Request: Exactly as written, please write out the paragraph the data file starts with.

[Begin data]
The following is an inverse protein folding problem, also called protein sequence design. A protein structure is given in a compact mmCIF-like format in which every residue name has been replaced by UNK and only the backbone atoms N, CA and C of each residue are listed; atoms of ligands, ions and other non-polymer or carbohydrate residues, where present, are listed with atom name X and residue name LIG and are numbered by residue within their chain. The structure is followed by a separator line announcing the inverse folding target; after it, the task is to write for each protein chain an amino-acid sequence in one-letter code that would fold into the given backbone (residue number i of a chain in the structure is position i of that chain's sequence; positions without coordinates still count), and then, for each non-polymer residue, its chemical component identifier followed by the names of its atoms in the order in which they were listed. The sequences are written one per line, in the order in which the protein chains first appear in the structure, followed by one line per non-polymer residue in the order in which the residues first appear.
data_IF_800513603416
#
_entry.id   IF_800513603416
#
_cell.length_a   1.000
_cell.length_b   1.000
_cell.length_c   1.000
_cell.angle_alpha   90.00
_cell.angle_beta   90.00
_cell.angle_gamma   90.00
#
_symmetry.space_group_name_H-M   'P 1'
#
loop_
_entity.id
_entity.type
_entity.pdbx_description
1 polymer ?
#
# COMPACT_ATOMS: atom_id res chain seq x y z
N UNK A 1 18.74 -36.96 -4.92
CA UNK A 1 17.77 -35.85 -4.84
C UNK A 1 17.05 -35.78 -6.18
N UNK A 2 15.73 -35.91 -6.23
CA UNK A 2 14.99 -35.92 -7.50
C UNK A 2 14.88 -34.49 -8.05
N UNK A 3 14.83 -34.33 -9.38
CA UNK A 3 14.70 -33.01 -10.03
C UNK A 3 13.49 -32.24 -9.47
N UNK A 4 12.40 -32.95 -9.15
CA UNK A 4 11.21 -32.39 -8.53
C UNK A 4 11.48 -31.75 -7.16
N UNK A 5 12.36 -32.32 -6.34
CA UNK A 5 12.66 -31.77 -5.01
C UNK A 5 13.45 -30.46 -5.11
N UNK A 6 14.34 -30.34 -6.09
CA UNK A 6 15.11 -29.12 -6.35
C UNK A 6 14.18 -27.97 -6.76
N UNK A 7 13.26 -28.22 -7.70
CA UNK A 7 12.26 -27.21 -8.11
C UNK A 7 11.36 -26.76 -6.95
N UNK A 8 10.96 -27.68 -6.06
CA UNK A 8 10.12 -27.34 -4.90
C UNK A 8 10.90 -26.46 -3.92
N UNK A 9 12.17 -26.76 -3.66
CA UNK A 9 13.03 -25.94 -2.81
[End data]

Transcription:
The following is an inverse protein folding problem, also called protein sequence design. A protein structure is given in a compact mmCIF-like format in which every residue name has been replaced by UNK and only the backbone atoms N, CA and C of each residue are listed; atoms of ligands, ions and other non-polymer or carbohydrate residues, where present, are listed with atom name X and residue name LIG and are numbered by residue within their chain. The structure is followed by a separator line announcing the inverse folding target; after it, the task is to write for each protein chain an amino-acid sequence in one-letter code that would fold into the given backbone (residue number i of a chain in the structure is position i of that chain's sequence; positions without coordinates still count), and then, for each non-polymer residue, its chemical component identifier followed by the names of its atoms in the order in which they were listed. The sequences are written one per line, in the order in which the protein chains first appear in the structure, followed by one line per non-polymer residue in the order in which the residues first appear.